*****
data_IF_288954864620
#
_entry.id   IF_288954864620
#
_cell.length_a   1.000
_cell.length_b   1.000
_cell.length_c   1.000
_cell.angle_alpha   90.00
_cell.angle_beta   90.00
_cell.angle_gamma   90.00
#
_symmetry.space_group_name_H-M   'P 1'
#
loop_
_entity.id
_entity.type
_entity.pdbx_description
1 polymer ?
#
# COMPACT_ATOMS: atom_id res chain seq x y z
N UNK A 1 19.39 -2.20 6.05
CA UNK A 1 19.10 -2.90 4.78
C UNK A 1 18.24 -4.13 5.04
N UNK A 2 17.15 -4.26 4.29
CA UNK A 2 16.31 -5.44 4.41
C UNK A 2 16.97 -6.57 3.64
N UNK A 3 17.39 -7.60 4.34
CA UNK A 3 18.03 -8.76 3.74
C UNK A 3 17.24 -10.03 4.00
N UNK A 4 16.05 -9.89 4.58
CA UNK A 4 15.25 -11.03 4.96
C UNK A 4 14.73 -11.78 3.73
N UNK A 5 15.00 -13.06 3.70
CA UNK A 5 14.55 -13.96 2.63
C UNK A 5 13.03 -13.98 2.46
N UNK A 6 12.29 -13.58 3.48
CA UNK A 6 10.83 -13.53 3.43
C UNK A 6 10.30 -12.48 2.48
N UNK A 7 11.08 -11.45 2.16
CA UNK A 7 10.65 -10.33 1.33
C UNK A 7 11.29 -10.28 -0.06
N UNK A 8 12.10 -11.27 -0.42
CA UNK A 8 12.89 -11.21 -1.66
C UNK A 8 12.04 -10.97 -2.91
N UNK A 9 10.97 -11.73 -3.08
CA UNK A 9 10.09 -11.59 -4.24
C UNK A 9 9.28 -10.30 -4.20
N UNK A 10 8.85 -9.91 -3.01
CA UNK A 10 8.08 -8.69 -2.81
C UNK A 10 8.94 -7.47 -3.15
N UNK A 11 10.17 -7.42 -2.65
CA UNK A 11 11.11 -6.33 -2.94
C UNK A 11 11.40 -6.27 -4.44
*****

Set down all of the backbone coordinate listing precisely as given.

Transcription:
data_IF_288954864620
#
_entry.id   IF_288954864620
#
_cell.length_a   1.000
_cell.length_b   1.000
_cell.length_c   1.000
_cell.angle_alpha   90.00
_cell.angle_beta   90.00
_cell.angle_gamma   90.00
#
_symmetry.space_group_name_H-M   'P 1'
#
loop_
_entity.id
_entity.type
_entity.pdbx_description
1 polymer ?
#
# COMPACT_ATOMS: atom_id res chain seq x y z
N UNK A 1 19.39 -2.20 6.05
CA UNK A 1 19.10 -2.90 4.78
C UNK A 1 18.24 -4.13 5.04
N UNK A 2 17.15 -4.26 4.29
CA UNK A 2 16.31 -5.44 4.41
C UNK A 2 16.97 -6.57 3.64
N UNK A 3 17.39 -7.60 4.34
CA UNK A 3 18.03 -8.76 3.74
C UNK A 3 17.24 -10.03 4.00
N UNK A 4 16.05 -9.89 4.58
CA UNK A 4 15.25 -11.03 4.96
C UNK A 4 14.73 -11.78 3.73
N UNK A 5 15.00 -13.06 3.70
CA UNK A 5 14.55 -13.96 2.63
C UNK A 5 13.03 -13.98 2.46
N UNK A 6 12.29 -13.58 3.48
CA UNK A 6 10.83 -13.53 3.43
C UNK A 6 10.30 -12.48 2.48
N UNK A 7 11.08 -11.45 2.16
CA UNK A 7 10.65 -10.33 1.33
C UNK A 7 11.29 -10.28 -0.06
N UNK A 8 12.10 -11.27 -0.42
CA UNK A 8 12.89 -11.21 -1.66
C UNK A 8 12.04 -10.97 -2.91
N UNK A 9 10.97 -11.73 -3.08
CA UNK A 9 10.09 -11.59 -4.24
C UNK A 9 9.28 -10.30 -4.20
N UNK A 10 8.85 -9.91 -3.01
CA UNK A 10 8.08 -8.69 -2.81
C UNK A 10 8.94 -7.47 -3.15
N UNK A 11 10.17 -7.42 -2.65
CA UNK A 11 11.11 -6.33 -2.94
C UNK A 11 11.40 -6.27 -4.44